Suthep Thaugsuban was greeted with fanfare when he led protests in the streets of Bangkok, shutting down commerce and traffic across swathes of the city and paving the way for the military coup that ousted the elected government of Yingluck Shinawatra. In that respect, the veteran politician succeeded in his mission in bringing down a political rival and earned praise for removing an administration widely regarded as intolerably incompetent.
But, like so many others before him, Suthep let his success go to his head. Swarmed by fans wanting their picture taken with him, draped in garlands, a fortune in donations in his movement’s bank account, he concluded that all the adoration was directed at him. In fact, all the cheering was neither for him nor for his People’s Democratic Reform Committee. It was for the departure of Yingluck.
Citizens across the South and Central regions wanted her removed by any means necessary, but the way she was extracted was another sign of the weakness that has long permeated Thai society – the readiness to embrace shortcuts and quick-fix solutions rather than the rule of law. The approach has time and again proved unsustainable.
Suthep was riding high in 2014, at the peak of his political career, but it was always marred with controversy. He could be said to embody everything that’s wrong with Thai politics.
He is a reflection of a system of gutter politics we are finally beginning to evolve away from. Yet today Suthep is back on those same streets, seeking to prop up his Action Coalition for Thailand Party (ACT), which was established to help keep the military junta in power with an electoral mandate. This time, though, the people of Bangkok are not hailing the return of hero “Loong Kamnan”, as he became known in 2014. The response is quite the opposite – chiefly because Suthep vowed then that he’d never again become involved in politics, yet here he is.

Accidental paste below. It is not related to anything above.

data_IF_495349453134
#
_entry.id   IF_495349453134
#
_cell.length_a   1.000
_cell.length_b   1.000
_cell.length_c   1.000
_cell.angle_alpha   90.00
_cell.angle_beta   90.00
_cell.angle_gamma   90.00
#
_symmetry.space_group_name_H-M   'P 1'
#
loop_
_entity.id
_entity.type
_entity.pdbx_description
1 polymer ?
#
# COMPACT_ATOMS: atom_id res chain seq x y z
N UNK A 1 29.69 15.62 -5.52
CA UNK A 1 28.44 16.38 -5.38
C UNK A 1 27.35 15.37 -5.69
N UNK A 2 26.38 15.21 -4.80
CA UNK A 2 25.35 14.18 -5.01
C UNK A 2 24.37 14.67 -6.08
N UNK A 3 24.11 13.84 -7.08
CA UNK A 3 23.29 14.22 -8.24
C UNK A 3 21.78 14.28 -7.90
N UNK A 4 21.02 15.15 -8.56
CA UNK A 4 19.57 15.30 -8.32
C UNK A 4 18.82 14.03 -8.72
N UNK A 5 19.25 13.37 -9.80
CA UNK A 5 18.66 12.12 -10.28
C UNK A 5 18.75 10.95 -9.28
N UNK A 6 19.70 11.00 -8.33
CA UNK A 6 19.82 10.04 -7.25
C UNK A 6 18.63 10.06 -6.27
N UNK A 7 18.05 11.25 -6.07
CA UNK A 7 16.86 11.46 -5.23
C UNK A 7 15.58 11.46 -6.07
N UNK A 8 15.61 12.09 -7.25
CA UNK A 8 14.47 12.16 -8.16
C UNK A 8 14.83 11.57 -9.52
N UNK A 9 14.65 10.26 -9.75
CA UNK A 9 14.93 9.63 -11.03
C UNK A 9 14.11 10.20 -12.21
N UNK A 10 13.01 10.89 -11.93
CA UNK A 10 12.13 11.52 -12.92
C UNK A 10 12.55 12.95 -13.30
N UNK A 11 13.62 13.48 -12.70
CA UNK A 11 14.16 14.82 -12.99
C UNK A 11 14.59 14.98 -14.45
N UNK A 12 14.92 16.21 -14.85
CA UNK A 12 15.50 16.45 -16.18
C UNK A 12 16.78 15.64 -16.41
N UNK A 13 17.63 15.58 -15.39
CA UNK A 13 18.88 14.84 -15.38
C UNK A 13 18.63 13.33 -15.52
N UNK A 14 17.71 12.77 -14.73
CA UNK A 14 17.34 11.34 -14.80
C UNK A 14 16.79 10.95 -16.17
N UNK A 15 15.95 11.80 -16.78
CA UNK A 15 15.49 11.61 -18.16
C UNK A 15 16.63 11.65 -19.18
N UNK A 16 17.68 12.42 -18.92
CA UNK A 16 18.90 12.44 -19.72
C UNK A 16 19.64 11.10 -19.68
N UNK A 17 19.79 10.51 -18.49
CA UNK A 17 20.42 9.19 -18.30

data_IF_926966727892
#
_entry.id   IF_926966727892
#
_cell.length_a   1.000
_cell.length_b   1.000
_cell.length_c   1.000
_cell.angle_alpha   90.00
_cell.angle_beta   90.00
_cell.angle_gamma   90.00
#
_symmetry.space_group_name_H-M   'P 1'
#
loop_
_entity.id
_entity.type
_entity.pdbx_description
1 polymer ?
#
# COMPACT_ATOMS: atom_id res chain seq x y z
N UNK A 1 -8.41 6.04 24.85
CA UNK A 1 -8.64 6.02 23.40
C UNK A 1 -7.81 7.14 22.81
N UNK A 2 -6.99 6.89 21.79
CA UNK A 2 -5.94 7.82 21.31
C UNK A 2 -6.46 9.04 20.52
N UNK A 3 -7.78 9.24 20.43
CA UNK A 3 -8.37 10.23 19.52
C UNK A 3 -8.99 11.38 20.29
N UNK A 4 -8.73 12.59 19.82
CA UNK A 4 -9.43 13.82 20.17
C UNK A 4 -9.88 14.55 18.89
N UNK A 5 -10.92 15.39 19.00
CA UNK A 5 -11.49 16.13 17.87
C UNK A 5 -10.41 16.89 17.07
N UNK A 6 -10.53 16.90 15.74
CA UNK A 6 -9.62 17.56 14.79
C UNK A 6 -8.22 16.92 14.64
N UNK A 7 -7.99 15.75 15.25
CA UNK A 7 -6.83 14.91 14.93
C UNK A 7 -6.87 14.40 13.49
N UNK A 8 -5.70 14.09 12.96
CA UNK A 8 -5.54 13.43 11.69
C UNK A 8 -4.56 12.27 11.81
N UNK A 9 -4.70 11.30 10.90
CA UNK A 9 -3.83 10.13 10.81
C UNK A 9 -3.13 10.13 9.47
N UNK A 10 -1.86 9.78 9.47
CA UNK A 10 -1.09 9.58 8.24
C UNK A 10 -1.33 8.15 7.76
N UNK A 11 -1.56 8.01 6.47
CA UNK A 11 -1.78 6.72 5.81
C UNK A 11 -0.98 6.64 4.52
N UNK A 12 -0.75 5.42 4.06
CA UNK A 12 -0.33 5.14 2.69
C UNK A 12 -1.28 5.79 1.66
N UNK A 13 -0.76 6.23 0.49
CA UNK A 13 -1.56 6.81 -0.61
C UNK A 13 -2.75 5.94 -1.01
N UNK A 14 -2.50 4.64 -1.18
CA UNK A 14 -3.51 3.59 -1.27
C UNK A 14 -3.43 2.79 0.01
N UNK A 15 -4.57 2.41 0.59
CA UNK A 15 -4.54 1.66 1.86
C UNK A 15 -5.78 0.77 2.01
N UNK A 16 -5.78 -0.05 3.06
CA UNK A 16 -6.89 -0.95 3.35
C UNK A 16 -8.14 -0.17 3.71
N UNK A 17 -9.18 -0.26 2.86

Suthep now maintains that he will take up no political position offered by the next government, but his credibility is such that even his former friends in the PDRC are doubtful.
At least one fellow former protester even handed back the whistle he’d blown five years ago amid shrill demands that Yingluck step down. Suthep needs to accept that he no longer has any role in politics, and certainly not in Parliament, and that he served his purpose with the completion of that prior mission in 2014. But his ego got the better of him.
The decline in his popularity cannot completely be attributed to a broken promise. It also stems from the fact that voters today are more mature in their outlook and wiser in their demands and expectations. They want fresh ideas and new blood, not a holdover from the tainted past.
Suthep was being insufferably pretentious when he compared reneging on his promise to a form of self-sacrifice. It underscored his loss of integrity, and if there is one attribute that ought to belong to politicians, it is integrity.
The higher the climb, the harder the fall, and Suthep rose higher than anyone else when he abandoned his post as deputy premier, quit his Democrat Party and marched on to depose a despised government. We can see that success now as just one battle, not the final victory. The political crisis in Thailand is still far from over.
Published : November 14, 2018
By : The Nation